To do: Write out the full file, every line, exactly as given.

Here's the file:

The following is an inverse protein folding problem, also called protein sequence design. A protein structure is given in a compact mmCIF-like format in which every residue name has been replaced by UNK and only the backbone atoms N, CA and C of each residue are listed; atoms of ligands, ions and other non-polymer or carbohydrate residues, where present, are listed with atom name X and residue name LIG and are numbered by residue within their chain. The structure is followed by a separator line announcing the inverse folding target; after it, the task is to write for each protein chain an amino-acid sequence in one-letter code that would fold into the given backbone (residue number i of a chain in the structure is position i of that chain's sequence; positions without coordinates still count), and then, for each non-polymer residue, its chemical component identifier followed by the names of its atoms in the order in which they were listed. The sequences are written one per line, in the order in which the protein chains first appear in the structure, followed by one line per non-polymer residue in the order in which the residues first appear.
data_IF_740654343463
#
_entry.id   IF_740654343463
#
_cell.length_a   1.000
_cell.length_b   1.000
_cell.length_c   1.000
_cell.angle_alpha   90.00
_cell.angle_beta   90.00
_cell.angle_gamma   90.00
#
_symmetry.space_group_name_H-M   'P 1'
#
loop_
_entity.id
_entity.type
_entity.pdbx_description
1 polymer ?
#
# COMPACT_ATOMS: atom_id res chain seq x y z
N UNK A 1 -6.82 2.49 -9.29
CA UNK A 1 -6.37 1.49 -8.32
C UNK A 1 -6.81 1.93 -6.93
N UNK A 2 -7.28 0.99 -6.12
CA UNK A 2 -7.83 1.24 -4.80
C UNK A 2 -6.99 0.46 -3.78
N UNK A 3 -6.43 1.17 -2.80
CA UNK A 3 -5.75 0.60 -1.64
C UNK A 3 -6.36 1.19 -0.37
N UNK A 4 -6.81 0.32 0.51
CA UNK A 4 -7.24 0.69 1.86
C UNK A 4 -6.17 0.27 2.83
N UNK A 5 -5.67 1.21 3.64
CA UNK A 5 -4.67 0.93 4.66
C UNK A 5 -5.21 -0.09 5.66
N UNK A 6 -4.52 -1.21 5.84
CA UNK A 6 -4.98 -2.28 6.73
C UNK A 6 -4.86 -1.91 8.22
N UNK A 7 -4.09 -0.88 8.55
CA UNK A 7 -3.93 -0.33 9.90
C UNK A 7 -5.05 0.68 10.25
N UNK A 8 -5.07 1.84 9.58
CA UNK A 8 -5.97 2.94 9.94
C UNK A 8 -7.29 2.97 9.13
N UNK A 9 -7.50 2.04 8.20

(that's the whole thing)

The following is an inverse protein folding problem, also called protein sequence design. A protein structure is given in a compact mmCIF-like format in which every residue name has been replaced by UNK and only the backbone atoms N, CA and C of each residue are listed; atoms of ligands, ions and other non-polymer or carbohydrate residues, where present, are listed with atom name X and residue name LIG and are numbered by residue within their chain. The structure is followed by a separator line announcing the inverse folding target; after it, the task is to write for each protein chain an amino-acid sequence in one-letter code that would fold into the given backbone (residue number i of a chain in the structure is position i of that chain's sequence; positions without coordinates still count), and then, for each non-polymer residue, its chemical component identifier followed by the names of its atoms in the order in which they were listed. The sequences are written one per line, in the order in which the protein chains first appear in the structure, followed by one line per non-polymer residue in the order in which the residues first appear.
data_IF_740654343463
#
_entry.id   IF_740654343463
#
_cell.length_a   1.000
_cell.length_b   1.000
_cell.length_c   1.000
_cell.angle_alpha   90.00
_cell.angle_beta   90.00
_cell.angle_gamma   90.00
#
_symmetry.space_group_name_H-M   'P 1'
#
loop_
_entity.id
_entity.type
_entity.pdbx_description
1 polymer ?
#
# COMPACT_ATOMS: atom_id res chain seq x y z
N UNK A 1 -6.82 2.49 -9.29
CA UNK A 1 -6.37 1.49 -8.32
C UNK A 1 -6.81 1.93 -6.93
N UNK A 2 -7.28 0.99 -6.12
CA UNK A 2 -7.83 1.24 -4.80
C UNK A 2 -6.99 0.46 -3.78
N UNK A 3 -6.43 1.17 -2.80
CA UNK A 3 -5.75 0.60 -1.64
C UNK A 3 -6.36 1.19 -0.37
N UNK A 4 -6.81 0.32 0.51
CA UNK A 4 -7.24 0.69 1.86
C UNK A 4 -6.17 0.27 2.83
N UNK A 5 -5.67 1.21 3.64
CA UNK A 5 -4.67 0.93 4.66
C UNK A 5 -5.21 -0.09 5.66
N UNK A 6 -4.52 -1.21 5.84
CA UNK A 6 -4.98 -2.28 6.73
C UNK A 6 -4.86 -1.91 8.22
N UNK A 7 -4.09 -0.88 8.55
CA UNK A 7 -3.93 -0.33 9.90
C UNK A 7 -5.05 0.68 10.25
N UNK A 8 -5.07 1.84 9.58
CA UNK A 8 -5.97 2.94 9.94
C UNK A 8 -7.29 2.97 9.13
N UNK A 9 -7.50 2.04 8.20